Michael says that it is our assumptions (those unprovable beliefs) that make up our worldview and the best we can shoot for is a consistent worldview. As teachers of Creation to our children Michael encouraged us to really evaluate the assumptions we operate our lives under. These are critical to understand.

What happens when we, as teachers, find that our own beliefs have inconsistencies? Michael proposed that there there are 3 ways to handle that inconsistency with integrity. You can:

1 - find a way to reconcile the beliefs

2 - change what you believe, so it's consistent

3- or, finally, you can admit you don't know

He believes that as a teacher you end up being an advocate of Creation, and an advocate of Evolution, or an unbiased presenter of competing ideas. He says presenting a mature individual with competing ideas is a GOOD teaching strategy, but probably not appropriate for elementary school kids. I agree.

So how does Michael, an astrophysicist, reconcile what he sees in the natural world to what the Bible says. I was relieved to discover that he didn't didn't pull out some creation "science" as evidence for a young earth. In fact, Michael says that the age of the stars and the geologic records strongly suggest an old earth. He says it is not foolish to assume that evolutionary processes are at work if you start from the assumption that there is a natural order to the world. And because of that (and Christ) need to be very careful to treat people who believe in evolution with the respect they deserve.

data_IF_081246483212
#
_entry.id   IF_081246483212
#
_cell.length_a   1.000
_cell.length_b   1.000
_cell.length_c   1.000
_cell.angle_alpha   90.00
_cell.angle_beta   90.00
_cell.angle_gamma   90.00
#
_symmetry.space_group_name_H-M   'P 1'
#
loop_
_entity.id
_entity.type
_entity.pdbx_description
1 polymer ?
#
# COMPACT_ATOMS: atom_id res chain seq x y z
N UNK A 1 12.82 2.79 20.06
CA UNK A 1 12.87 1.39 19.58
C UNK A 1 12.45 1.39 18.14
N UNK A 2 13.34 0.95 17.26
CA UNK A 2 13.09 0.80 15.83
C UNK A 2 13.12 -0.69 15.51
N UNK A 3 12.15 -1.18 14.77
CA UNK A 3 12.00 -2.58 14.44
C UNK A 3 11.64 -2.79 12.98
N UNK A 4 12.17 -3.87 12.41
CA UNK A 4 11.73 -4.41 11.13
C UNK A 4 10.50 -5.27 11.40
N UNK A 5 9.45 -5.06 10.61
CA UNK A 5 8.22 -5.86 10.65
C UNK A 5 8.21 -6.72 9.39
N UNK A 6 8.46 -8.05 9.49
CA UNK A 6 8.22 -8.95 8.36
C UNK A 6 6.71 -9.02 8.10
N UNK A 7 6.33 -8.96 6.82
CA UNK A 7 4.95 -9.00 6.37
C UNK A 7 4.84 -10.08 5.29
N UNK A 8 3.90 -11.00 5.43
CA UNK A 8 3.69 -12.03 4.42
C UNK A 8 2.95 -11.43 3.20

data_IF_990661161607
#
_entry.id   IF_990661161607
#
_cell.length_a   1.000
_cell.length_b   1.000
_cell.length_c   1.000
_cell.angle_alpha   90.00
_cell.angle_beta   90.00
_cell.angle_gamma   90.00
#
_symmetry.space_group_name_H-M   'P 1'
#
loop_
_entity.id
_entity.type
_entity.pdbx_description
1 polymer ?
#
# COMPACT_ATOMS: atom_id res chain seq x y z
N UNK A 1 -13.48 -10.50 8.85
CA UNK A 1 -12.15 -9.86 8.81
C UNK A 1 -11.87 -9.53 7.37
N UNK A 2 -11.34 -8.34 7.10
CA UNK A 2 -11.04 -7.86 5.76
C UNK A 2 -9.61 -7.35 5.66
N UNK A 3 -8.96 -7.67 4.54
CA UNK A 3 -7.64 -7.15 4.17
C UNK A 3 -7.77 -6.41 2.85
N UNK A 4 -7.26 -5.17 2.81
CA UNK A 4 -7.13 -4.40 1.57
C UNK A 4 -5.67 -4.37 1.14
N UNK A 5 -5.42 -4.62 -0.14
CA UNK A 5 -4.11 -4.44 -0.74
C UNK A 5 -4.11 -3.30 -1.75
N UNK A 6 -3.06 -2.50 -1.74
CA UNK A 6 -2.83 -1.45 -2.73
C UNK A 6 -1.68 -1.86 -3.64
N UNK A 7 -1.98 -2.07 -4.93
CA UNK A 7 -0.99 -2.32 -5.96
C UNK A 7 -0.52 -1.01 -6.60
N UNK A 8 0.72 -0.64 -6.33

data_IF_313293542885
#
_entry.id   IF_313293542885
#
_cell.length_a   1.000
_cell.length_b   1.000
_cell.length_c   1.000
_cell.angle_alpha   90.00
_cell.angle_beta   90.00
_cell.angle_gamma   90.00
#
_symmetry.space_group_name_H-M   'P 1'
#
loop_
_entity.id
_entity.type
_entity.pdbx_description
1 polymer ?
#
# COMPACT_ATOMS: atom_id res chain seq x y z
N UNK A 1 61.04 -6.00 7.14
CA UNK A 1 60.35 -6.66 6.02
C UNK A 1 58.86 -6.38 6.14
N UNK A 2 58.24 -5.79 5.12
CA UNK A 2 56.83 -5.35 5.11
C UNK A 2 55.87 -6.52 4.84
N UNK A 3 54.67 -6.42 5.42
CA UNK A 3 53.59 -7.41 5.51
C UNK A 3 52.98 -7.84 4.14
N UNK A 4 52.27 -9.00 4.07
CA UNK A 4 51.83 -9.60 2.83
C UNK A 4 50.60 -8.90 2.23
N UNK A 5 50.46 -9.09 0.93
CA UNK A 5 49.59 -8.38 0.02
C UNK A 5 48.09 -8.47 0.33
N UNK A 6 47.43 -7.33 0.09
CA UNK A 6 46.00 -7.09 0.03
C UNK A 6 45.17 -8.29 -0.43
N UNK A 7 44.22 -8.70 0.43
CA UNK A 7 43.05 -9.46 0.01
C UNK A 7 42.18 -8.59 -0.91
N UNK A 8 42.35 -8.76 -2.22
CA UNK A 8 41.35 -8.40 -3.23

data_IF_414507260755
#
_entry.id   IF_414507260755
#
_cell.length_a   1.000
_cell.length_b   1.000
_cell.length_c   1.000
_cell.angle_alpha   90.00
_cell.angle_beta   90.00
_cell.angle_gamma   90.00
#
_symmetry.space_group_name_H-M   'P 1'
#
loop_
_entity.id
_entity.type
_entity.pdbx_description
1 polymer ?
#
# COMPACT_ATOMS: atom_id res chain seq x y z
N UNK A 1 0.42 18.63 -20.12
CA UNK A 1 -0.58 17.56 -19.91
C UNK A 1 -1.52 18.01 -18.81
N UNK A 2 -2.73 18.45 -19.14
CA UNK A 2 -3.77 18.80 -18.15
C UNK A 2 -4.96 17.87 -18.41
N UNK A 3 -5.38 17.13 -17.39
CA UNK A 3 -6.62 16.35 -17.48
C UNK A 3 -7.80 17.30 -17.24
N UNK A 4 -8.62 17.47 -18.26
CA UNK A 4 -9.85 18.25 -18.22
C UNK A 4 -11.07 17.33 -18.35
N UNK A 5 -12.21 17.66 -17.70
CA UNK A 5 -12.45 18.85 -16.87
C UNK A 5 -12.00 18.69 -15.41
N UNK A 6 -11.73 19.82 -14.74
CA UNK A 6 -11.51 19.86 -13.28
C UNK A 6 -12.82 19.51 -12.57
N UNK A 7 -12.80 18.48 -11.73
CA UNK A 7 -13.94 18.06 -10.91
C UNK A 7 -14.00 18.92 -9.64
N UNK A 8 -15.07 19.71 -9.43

So it goes back to assumptions. Michael assumes that the Bible is a true revelation of history; he finds it to be credible. He also assumes that the world follows a natural order (he is a scientist) and this natural order is a useful tool in describing and understanding the world. But that is not all that is at work. Michael also assumes that there is a God, YHWH, and there is a spiritual dimension to reality. Beyond atoms, and neutrons and protons and quarks is the very WORD of Jesus that holds the whole world together. And it its this assumption that makes the difference.

If you believe there is a spiritual reality at work in the world and you believe miracles are possible it is not so difficult to reconcile God's word to to the natural world. Michael says that, as a general rule, miracles that happen in the Bible are NOT provable by empirical (sp?) evidence after the they occur. In fact, if you were to examine the evidence after the fact the evidence would probably point to a naturalistic explanation. Miracles are for the people present. And the only way to know that miracles occur after the fact is by revelation, that is, believing the account of someone who was there and did witness the miracle happen.